Full name Herbert Hayton Castens
Born November 23, 1864, Pearston, Cape Province
Died October 18, 1929, Fulham, London, England (aged 64 years 329 days)
Major teams Eastern Province, Western Province
Fielding position Wicketkeeper
Education Rugby School; Oxford University
|First-class span||1889/90 - 1893/94|
HH Castens was born in South Africa and came to England where he was educated at Rugby and Oxford, where he studied law, winning a Blue at rugby . He also played for Middlesex and South of England. In 1889-90 he played for Western Province, scoring 165 on Christmas Day against Eastern Province. In 1891 a British rugby side toured South Africa and Castens refereed the tour opener and on July 30 he captained South Africa in their first Test at Port Elizabeth which they lost. He also managed and coached Western Province while still playing for them.
In 1895 Castens was chosen to lead a South Africa cricket side on their first tour of England where they played counties but none in first-class games. Of 24 games played on tour, 12 were won, five lost and seven drawn.
Castens moved to Southern Rhodesia, where he worked as an advocate, and was later elected to the National Legislative, becoming secretary to the government for a number of years.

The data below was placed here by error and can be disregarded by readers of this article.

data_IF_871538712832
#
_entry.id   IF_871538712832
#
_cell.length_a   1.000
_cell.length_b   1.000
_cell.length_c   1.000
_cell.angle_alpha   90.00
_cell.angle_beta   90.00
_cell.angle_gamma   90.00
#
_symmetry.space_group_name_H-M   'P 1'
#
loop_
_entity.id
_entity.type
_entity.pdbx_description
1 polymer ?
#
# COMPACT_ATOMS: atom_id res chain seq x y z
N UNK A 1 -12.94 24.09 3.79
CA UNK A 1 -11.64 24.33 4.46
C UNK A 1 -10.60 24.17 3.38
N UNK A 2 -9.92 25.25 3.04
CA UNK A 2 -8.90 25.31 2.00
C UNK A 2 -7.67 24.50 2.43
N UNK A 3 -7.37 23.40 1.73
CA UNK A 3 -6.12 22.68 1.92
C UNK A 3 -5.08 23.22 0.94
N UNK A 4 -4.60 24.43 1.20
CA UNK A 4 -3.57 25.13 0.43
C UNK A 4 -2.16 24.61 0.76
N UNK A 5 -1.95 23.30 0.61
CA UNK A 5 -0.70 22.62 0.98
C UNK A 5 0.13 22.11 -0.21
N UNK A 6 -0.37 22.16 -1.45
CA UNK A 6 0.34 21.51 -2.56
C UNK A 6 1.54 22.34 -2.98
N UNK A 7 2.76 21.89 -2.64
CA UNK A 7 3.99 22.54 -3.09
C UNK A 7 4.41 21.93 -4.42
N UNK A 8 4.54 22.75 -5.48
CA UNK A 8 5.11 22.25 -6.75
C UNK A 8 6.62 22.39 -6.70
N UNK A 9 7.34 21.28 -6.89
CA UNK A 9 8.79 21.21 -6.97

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The hosts' pace attack, with a combined experience of 31 Tests and 56 wickets, is a candidate for being their weakest ever, yet India cannot simply show up and expect to win
Also, losing ten-fors, and back to back Tests at Lord's
England played a full part in a compelling Test, but if they are to continue to evolve as a Test side the top order has to shape matches
Sri Lanka's lead spinner must feel like a bus driver in charge of a spluttering vehicle as the hosts strive to challenge a strong Australian side
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There was enough logic in Alastair Cook's decision not to enforce the follow-on to make it understandable at worst and reasonable at best
Technique and anticipation are important for close-in fielding. Many of today's fielders lack both